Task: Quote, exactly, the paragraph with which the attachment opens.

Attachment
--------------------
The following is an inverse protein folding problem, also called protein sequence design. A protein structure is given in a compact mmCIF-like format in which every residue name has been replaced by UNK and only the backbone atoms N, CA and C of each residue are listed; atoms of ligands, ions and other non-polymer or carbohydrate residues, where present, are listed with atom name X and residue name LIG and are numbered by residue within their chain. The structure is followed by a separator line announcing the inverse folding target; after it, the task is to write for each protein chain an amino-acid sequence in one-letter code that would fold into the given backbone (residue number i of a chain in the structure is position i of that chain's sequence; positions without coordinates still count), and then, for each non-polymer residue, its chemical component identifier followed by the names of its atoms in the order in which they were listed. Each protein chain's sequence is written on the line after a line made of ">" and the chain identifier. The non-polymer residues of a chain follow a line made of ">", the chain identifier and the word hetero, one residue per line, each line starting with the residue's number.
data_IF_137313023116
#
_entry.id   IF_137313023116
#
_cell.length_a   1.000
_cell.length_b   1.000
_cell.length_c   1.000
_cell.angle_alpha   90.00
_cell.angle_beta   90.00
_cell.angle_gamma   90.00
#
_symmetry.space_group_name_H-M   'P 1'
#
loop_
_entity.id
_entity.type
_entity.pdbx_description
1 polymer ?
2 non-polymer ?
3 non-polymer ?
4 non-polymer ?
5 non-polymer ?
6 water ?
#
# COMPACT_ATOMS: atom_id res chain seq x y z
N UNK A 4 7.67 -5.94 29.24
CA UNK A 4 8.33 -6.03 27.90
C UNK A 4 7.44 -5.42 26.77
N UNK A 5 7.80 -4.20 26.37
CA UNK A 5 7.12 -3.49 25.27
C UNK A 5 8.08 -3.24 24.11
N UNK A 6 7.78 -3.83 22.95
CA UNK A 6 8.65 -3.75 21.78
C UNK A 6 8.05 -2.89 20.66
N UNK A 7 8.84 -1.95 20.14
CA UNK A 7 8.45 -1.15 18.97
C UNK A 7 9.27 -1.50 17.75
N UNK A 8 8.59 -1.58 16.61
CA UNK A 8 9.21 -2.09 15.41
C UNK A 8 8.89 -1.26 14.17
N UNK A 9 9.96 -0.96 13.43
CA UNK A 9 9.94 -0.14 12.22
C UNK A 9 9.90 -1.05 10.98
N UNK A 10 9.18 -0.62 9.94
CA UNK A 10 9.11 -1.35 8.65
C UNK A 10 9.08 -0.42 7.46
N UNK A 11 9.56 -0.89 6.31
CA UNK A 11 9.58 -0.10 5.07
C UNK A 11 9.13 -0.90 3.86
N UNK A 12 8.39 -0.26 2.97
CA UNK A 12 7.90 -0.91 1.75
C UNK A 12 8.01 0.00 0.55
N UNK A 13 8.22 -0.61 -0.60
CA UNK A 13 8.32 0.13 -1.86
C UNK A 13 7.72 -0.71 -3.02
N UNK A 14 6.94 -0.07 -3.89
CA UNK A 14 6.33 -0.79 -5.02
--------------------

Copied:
The following is an inverse protein folding problem, also called protein sequence design. A protein structure is given in a compact mmCIF-like format in which every residue name has been replaced by UNK and only the backbone atoms N, CA and C of each residue are listed; atoms of ligands, ions and other non-polymer or carbohydrate residues, where present, are listed with atom name X and residue name LIG and are numbered by residue within their chain. The structure is followed by a separator line announcing the inverse folding target; after it, the task is to write for each protein chain an amino-acid sequence in one-letter code that would fold into the given backbone (residue number i of a chain in the structure is position i of that chain's sequence; positions without coordinates still count), and then, for each non-polymer residue, its chemical component identifier followed by the names of its atoms in the order in which they were listed. Each protein chain's sequence is written on the line after a line made of ">" and the chain identifier. The non-polymer residues of a chain follow a line made of ">", the chain identifier and the word hetero, one residue per line, each line starting with the residue's number.